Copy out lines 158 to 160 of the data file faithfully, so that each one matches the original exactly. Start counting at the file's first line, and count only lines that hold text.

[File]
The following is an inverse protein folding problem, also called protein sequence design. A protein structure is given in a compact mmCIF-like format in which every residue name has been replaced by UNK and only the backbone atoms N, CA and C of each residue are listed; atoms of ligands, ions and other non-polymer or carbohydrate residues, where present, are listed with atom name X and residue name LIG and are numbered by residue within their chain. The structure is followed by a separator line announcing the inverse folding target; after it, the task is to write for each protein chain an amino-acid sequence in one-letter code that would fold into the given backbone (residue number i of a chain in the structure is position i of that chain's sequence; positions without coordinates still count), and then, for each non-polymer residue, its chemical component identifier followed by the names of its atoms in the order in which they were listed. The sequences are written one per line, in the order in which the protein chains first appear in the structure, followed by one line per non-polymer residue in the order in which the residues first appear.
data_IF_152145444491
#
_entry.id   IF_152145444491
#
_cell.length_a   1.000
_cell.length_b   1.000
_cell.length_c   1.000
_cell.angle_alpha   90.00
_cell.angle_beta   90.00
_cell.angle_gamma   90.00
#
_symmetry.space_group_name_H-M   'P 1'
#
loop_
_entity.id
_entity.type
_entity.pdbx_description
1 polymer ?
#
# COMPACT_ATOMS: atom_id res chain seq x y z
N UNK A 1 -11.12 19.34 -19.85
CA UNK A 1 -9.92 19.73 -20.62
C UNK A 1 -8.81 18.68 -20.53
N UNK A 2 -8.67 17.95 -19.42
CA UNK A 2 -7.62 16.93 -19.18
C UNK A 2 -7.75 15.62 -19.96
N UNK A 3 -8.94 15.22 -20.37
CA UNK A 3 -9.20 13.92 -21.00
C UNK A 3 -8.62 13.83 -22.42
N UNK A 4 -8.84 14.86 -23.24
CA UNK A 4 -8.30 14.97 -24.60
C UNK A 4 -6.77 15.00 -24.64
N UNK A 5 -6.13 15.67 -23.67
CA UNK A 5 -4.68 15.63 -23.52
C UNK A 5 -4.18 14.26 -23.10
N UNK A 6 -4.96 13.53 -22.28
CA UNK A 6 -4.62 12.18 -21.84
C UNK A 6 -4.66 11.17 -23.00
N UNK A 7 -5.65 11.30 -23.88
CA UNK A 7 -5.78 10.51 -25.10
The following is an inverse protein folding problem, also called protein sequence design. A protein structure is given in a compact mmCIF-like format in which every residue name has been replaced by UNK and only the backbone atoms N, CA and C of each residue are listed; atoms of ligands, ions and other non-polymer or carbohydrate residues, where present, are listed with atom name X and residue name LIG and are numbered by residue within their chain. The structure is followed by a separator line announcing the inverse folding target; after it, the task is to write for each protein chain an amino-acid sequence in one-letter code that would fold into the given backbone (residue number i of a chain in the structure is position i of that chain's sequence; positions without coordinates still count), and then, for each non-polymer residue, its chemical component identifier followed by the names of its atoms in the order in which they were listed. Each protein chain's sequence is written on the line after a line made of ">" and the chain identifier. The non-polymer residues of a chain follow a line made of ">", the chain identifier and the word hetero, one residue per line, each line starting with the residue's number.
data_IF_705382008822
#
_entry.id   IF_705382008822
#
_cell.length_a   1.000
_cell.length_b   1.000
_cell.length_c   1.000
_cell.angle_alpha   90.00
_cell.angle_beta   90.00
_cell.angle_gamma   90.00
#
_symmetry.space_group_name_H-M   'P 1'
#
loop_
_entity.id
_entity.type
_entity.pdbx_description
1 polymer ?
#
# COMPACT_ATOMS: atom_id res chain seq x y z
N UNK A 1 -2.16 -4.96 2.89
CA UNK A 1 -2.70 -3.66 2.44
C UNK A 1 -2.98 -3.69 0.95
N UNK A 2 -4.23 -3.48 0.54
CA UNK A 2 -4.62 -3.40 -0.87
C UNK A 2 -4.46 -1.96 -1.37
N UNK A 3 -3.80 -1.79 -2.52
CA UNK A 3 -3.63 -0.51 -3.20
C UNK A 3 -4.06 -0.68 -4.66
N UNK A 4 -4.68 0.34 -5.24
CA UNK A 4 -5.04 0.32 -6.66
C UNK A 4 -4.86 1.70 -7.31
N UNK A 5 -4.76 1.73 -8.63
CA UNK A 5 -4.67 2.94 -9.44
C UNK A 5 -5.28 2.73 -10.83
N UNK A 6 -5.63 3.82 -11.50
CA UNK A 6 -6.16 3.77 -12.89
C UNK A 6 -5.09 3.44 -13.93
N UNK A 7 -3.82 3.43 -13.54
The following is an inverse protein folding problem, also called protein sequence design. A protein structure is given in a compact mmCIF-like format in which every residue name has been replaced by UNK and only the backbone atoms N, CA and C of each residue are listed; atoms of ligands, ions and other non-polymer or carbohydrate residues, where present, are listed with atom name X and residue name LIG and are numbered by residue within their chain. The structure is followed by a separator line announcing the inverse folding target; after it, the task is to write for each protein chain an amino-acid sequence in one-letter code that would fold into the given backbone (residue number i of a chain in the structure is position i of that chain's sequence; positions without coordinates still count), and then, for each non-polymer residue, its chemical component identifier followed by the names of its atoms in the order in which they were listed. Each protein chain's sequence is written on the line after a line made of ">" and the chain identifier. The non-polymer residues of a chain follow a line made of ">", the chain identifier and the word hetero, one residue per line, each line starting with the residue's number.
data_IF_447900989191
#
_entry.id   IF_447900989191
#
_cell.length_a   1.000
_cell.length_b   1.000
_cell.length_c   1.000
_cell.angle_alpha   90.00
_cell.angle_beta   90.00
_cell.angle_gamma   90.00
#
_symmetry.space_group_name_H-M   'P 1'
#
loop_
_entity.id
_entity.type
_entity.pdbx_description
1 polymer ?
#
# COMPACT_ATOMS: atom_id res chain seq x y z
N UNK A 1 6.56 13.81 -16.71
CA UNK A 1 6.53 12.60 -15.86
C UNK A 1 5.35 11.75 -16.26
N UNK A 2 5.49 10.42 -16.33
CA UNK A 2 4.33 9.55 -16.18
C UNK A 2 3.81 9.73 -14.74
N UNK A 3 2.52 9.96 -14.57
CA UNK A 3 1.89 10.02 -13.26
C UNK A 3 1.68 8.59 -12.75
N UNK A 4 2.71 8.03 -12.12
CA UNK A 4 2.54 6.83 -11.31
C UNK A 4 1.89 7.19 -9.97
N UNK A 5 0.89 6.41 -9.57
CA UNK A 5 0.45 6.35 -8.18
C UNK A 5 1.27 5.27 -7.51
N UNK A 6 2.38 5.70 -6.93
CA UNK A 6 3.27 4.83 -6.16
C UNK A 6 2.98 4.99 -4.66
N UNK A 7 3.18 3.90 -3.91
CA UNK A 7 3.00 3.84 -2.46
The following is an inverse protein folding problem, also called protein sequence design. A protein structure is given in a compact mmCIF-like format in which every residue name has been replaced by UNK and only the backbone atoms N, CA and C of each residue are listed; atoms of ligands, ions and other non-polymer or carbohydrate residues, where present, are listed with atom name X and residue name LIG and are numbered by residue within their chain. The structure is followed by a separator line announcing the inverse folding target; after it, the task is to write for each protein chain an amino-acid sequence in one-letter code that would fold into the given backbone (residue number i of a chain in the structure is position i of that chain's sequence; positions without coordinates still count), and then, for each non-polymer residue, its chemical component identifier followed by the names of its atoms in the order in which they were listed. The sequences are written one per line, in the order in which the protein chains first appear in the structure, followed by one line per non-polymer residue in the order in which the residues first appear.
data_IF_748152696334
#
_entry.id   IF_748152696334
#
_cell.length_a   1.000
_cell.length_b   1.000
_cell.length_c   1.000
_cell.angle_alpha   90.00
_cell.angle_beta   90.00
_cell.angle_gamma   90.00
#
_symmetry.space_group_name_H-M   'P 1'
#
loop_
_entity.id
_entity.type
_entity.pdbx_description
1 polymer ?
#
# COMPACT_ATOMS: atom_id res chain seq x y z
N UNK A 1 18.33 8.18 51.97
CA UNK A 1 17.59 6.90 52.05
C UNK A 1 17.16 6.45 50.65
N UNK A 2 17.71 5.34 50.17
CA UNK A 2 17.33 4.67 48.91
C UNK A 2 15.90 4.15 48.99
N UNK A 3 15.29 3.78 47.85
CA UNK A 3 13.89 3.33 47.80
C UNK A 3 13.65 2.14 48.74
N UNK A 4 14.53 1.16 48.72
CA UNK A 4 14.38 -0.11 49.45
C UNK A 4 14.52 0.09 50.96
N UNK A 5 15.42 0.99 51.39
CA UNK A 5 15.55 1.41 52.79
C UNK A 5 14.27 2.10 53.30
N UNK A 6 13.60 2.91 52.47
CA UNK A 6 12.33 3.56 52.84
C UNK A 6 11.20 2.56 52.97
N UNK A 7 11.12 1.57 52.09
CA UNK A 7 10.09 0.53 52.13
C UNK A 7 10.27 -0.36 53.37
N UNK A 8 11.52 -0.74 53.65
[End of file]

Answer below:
C UNK A 5 14.27 2.10 53.30
N UNK A 6 13.60 2.91 52.47
CA UNK A 6 12.33 3.56 52.84